Definition of billing in English:

billing

noun

mass noun
  • 1The fact of being advertised or described in a particular way.

    ‘they can justify their billing as Premier League favourites’
    ‘he shared top billing with his wife’
    • ‘At this time of year, everyone does their utmost to ensure that Chanukah (which is not even that grand a Jewish festival) gets a big billing too.’
    • ‘I think all three of my favorite pitchers could be ready for the Majors by 2006, with Lester having the billing of a future star.’
    • ‘Liz Taylor, the world's number one box-office draw, would expect top billing for playing Catherine.’
    • ‘Miller shares top billing with the colorist, Lynn Varley, who mixes digitized effects with traditional coloring in clever ways.’
    • ‘Oprah, by way of her initial letter, shares the billing with the author.’
    • ‘Mary went on to achieve the greatest fame, receiving top billing with Eddie Cantor in Kid Boots.’
    • ‘With tomorrow's scheduled meeting at Bangor having fallen foul of waterlogging, Wolverhampton is left to share the billing with Kempton.’
    • ‘The last TV interview we did with Lemmon and Matthau - or Matthau and Lemmon, you decide the billing - was July of 1997.’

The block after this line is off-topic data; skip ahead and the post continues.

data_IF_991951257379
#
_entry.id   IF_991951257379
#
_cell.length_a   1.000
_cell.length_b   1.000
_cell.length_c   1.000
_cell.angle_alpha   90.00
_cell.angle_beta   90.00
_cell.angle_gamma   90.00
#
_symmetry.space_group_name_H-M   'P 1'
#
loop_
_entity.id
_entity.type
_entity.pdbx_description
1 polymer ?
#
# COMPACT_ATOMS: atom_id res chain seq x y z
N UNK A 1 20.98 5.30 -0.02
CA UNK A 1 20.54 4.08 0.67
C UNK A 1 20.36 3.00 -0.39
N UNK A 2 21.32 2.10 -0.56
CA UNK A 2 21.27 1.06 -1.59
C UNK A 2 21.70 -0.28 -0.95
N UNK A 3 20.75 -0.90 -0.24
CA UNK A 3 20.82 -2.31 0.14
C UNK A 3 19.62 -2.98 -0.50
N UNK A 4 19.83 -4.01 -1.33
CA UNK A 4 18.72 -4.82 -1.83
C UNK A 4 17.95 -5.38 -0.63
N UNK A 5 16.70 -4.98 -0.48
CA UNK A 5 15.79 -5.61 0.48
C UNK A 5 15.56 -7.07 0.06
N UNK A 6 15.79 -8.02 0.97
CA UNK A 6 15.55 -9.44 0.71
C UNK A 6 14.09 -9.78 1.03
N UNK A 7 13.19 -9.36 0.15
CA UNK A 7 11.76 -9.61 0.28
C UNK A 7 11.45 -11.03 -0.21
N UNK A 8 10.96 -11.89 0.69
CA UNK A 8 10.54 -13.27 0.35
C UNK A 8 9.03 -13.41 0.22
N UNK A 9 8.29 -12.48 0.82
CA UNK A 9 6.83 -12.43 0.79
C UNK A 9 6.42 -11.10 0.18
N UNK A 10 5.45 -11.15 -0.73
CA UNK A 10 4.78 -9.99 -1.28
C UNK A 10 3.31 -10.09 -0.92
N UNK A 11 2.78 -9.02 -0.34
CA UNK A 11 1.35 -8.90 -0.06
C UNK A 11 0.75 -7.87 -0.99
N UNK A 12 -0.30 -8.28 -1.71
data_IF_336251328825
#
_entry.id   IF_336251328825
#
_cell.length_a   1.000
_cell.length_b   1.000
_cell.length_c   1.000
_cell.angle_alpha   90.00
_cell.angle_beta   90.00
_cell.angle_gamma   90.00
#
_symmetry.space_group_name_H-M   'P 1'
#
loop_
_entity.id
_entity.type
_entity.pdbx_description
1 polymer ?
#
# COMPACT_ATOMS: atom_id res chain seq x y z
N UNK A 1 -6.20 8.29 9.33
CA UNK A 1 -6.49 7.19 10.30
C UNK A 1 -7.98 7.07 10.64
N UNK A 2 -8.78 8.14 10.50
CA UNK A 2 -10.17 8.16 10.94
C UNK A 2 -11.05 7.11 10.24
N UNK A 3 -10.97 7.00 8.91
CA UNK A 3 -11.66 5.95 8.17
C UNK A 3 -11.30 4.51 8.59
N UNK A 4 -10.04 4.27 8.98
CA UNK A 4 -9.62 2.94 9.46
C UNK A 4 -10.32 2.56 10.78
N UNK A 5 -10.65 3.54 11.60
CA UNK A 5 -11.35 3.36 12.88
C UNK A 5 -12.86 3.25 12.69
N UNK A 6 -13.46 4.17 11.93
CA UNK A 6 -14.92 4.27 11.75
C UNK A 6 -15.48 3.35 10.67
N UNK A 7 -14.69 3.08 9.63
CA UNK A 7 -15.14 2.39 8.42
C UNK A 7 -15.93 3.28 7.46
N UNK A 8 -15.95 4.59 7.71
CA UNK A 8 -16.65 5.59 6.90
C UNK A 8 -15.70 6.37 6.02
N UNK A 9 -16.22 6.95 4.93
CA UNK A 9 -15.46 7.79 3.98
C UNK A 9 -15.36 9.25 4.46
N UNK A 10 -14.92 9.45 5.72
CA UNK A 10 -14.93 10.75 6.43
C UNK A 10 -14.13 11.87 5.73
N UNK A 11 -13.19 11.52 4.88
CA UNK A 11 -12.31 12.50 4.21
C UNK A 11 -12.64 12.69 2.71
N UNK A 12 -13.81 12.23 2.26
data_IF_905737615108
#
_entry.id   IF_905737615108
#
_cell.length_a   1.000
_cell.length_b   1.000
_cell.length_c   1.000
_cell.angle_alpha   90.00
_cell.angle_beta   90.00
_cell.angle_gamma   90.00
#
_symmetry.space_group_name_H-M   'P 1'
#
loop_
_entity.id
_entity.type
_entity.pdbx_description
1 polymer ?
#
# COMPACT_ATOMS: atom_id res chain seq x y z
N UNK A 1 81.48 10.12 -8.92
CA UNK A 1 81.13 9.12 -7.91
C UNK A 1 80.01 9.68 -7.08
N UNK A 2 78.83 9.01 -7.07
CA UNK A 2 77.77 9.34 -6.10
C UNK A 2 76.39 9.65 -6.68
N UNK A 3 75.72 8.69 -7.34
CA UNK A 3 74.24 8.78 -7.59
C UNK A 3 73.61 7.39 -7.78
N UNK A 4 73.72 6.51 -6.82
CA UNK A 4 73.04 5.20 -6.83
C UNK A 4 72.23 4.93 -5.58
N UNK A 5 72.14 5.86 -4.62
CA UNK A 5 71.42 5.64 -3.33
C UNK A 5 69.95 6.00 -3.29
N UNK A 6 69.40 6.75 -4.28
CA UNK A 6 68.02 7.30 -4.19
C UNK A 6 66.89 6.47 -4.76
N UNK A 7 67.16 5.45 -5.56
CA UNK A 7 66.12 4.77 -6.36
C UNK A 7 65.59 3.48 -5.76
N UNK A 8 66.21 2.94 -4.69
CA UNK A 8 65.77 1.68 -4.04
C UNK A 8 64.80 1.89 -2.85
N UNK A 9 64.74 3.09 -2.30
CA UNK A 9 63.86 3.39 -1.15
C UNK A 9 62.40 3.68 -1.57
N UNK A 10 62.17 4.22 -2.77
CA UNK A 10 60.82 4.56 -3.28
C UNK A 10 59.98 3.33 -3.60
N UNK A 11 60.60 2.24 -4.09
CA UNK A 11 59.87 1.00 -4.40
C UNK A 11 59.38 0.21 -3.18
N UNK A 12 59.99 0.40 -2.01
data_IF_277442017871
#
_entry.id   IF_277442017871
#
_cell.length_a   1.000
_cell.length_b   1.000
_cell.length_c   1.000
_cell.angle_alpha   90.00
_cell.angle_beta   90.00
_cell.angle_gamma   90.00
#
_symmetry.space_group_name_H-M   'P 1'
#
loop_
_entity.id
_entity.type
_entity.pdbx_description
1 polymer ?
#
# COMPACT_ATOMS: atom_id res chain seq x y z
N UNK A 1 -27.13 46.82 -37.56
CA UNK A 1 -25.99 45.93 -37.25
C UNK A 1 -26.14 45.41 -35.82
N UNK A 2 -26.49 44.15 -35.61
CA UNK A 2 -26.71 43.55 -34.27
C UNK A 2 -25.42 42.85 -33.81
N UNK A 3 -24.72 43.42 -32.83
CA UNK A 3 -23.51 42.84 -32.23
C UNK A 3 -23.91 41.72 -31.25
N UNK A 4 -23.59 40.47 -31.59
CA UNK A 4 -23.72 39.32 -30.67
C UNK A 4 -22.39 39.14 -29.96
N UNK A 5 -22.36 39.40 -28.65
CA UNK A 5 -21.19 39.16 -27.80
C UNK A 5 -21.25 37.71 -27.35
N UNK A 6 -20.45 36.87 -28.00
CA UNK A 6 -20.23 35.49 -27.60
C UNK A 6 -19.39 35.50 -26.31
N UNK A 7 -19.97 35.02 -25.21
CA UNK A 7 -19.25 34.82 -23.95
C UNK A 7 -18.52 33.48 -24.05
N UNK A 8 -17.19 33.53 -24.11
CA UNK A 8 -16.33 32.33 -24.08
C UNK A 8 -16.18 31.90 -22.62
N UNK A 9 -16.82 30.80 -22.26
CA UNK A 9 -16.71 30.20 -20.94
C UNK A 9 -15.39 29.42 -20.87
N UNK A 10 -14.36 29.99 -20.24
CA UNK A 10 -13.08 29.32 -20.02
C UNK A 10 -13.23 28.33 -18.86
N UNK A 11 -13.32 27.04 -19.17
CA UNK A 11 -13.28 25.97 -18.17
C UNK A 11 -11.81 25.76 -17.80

• ‘Despite the billing, it sounds to me like any of the local public radio news and talk shows.’
    • ‘Though Johnson downplayed its significance coming in, the billing of this matchup as the Mariners past versus their future certainly gave him every reason to be fired up.’
    • ‘Farther down the billing, Barbara Nichols' ditzy cigarette girl trying to cling to her last scraps of self-respect is a shrewd mix of comedy and pathos.’
    • ‘They might be living up to the billing as a bona fide rock band these days, but that doesn't stop Sparhawk introducing new single ‘California’ as being about his mother.’
    • ‘Mickey Rooney received top billing but English teenager, Elizabeth Taylor shared second billing with Donald Crisp.’